A ‘part-time worker’ is simply someone who works fewer hours than a full-time worker. There is no specific number of hours that makes someone full-time or part-time; normally full-time workers will work 5 days per week and at least 35 hours per week.
Types of part-time working include:
- Job share – where a full-time job is divided into two part-time jobs.
- Term-time work – where a worker can take time off or work reduced hours during school holidays.
- Evening or weekend work.
- Casual work or bank work; these normally fall under ‘zero hours’ contracts.
There are various business benefits of employing part-time workers, such as:
- increasing recruitment and retention of staff by offering family-friendly working practices, for example, flexible-working;
- allowing employers to efficiently keep costs down in areas where they don’t yet need full-time cover;
- helping to reduce the workload of over-stretched workers, for example, when an employer doesn’t have enough work for a new full-time position but is frequently using overtime to meet business demands;
- it allows employers to get the skills they need to grow their business and meet customer demands with a limited budget; and
- increases the ability of businesses to respond to change and peak periods.
For workers, part-time working can be a good way of balancing work and personal commitments.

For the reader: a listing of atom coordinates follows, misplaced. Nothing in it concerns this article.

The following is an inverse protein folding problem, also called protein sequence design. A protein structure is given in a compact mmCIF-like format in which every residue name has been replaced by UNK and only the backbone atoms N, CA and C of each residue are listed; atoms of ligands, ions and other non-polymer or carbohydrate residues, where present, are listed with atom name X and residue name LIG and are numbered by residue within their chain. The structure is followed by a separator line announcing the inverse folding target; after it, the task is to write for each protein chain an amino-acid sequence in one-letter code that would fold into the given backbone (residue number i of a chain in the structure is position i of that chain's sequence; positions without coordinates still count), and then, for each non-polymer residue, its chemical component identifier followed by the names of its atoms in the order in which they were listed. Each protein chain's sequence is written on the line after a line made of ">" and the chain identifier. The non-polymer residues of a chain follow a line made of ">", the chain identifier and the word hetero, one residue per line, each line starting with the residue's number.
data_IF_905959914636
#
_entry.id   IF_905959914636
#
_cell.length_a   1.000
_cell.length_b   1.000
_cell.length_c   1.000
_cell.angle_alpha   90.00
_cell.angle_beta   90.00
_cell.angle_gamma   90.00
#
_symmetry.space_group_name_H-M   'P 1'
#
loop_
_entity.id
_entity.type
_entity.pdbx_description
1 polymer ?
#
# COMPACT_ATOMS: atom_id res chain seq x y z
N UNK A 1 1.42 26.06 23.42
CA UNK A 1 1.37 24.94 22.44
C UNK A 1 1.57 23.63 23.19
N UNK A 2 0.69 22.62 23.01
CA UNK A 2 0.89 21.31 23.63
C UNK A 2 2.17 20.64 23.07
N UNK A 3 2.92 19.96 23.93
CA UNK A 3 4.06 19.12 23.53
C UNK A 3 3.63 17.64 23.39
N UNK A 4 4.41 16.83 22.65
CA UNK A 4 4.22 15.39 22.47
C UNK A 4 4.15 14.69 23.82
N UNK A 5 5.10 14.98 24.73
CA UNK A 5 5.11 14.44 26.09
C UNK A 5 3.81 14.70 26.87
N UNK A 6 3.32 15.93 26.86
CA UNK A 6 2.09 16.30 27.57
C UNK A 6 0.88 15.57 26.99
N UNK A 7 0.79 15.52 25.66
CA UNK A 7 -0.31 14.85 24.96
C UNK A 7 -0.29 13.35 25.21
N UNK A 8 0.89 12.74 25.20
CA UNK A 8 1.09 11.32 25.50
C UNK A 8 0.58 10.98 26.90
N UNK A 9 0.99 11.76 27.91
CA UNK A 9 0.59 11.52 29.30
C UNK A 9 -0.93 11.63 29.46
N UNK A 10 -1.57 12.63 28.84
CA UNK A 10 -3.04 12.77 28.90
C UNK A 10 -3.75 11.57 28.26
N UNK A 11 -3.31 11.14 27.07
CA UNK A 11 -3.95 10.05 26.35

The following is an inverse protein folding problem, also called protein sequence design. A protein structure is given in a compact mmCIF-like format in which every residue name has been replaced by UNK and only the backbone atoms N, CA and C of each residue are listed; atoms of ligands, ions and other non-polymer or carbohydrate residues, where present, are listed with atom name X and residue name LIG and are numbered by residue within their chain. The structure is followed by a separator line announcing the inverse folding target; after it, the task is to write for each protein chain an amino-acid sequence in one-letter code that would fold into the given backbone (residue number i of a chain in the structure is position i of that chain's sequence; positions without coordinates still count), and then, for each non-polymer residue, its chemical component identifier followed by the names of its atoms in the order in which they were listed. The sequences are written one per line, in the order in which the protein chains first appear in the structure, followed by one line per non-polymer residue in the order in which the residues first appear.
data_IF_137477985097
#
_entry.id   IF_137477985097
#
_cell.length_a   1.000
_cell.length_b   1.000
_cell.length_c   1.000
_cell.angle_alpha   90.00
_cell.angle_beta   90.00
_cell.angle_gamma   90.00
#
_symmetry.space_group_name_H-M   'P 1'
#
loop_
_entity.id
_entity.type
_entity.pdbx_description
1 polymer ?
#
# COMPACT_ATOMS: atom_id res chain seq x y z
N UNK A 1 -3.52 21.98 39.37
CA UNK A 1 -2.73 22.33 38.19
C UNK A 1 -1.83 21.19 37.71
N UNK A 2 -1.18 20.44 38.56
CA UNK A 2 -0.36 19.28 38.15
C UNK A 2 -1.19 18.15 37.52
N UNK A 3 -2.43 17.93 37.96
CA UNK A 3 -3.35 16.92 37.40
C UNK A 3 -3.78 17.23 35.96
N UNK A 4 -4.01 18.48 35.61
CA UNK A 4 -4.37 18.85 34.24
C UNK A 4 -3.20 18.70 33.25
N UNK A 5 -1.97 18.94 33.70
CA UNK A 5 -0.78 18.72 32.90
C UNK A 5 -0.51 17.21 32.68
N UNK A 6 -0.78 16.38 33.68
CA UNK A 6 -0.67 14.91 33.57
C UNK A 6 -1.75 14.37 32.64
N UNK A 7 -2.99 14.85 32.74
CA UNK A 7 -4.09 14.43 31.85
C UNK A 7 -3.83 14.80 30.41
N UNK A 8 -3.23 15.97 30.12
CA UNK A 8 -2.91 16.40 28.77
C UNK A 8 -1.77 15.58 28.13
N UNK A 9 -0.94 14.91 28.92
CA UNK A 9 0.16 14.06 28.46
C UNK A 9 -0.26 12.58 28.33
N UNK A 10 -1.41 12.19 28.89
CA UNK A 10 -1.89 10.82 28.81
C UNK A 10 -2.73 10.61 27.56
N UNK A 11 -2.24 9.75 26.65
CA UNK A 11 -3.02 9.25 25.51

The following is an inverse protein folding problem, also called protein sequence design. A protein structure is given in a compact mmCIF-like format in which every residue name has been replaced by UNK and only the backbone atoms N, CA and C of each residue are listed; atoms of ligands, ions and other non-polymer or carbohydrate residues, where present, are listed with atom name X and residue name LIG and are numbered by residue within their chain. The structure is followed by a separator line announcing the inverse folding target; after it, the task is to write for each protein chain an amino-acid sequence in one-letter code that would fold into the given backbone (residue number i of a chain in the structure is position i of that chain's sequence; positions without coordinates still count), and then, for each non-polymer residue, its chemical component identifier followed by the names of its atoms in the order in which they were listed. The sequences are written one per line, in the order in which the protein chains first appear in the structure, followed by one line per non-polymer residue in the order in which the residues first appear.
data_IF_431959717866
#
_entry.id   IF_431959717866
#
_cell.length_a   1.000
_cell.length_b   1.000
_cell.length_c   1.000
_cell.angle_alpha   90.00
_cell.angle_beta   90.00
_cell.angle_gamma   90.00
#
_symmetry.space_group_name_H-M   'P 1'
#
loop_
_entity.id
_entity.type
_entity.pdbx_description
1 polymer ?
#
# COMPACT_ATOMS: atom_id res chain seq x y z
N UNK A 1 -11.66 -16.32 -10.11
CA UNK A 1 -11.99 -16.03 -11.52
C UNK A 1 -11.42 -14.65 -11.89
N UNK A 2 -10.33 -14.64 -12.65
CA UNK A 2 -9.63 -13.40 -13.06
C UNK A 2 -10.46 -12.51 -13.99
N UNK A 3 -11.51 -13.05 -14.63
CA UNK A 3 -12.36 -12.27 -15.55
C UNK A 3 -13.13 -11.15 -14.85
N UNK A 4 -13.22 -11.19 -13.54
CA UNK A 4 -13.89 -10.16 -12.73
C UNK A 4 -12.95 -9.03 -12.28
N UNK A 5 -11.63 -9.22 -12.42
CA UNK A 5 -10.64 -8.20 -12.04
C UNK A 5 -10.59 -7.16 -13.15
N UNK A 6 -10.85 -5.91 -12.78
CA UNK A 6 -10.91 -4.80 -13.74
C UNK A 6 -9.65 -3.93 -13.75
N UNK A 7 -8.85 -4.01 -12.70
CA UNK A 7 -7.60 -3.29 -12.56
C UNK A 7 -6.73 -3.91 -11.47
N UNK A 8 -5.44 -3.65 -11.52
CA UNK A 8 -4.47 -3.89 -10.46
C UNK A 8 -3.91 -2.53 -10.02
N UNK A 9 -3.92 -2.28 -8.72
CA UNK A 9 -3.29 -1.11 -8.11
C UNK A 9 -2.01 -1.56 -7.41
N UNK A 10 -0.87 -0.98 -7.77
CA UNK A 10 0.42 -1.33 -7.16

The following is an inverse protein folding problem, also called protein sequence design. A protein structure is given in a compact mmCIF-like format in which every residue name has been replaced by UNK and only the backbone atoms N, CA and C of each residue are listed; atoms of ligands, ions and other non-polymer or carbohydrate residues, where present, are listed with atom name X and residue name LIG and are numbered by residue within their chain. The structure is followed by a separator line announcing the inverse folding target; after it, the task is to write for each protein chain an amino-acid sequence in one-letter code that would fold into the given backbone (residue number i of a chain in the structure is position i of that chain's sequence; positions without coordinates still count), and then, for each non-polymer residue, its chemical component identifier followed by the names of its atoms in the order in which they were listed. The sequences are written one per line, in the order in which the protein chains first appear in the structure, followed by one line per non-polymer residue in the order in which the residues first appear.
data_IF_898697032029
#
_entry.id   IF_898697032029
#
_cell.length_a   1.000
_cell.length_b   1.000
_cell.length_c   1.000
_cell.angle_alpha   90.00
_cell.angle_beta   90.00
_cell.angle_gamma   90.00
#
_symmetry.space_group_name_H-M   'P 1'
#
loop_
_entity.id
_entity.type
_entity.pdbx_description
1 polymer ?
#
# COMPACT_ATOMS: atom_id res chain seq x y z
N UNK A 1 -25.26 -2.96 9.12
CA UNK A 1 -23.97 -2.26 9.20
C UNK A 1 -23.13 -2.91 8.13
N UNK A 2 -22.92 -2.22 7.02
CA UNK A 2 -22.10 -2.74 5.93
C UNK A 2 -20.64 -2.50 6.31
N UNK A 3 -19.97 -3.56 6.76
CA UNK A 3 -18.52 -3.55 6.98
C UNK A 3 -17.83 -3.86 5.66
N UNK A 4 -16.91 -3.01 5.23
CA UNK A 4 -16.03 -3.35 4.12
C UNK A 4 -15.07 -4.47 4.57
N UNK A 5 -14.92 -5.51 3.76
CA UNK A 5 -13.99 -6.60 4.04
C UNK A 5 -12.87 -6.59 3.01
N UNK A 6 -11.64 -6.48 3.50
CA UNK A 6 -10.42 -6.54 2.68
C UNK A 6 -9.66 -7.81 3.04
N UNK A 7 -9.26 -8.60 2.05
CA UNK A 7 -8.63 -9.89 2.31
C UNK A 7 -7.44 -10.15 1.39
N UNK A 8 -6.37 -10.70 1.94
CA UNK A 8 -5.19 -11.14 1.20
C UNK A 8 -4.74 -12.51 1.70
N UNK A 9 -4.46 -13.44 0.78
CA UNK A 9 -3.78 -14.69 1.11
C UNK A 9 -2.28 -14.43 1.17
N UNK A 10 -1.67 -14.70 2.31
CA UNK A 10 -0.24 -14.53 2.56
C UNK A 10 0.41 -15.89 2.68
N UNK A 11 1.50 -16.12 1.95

Part-time workers’ rights:
Part time workers have the right to be treated no less favourably than comparable full-time workers. This means they should get the same treatment and benefits as those who are full-time; for example, part-time workers should receive the same:
- Pay – part-time workers should receive the same rates of pay as a full-time comparable worker or the pro-rata full-time equivalent salary (including sick pay, maternity, paternity and adoption leave and pay).
- Pension opportunities and benefits
- Holidays – they should receive the pro-rata entitlement of a full-time holiday allowance.
- Training and career development – they should not be excluded from training opportunities simply because they work part-time.
- Selection for promotion and transfer, or redundancy.
- Opportunities for career breaks.
Employers should ensure part-time workers are able to, or are given the opportunity to, attend key meetings, work events and training etc so they are not disadvantaged due to their working pattern.
When can you treat part-time workers differently?
In some situations, employers may treat part-time workers differently from full time employees however they will need to:
- objectively justify the reason for the different treatment and
- show that the reason meets a genuine business need.
In considering this we would always advise you seek professional opinion first from your HR practitioner.
What if a part-time worker has been treated less favourably?
The Part-Time Workers (Prevention of Less Favourable Treatment) Regulations 2000 (PTW Regulations) allow part-time workers to challenge less favourable treatment on the ground of their part-time status if it cannot be objectively justified by the employer.
If a part-time worker thinks they are being treated less favourably they should first discuss the issue with their line manager, they can ask for a written statement from the employer explaining the reason for the less favourable treatment. This request should be in writing and the response from the employer should be given within 21 days.
If the worker is not satisfied with the reason, they may be able to make a claim to the employment tribunal.
Help and support
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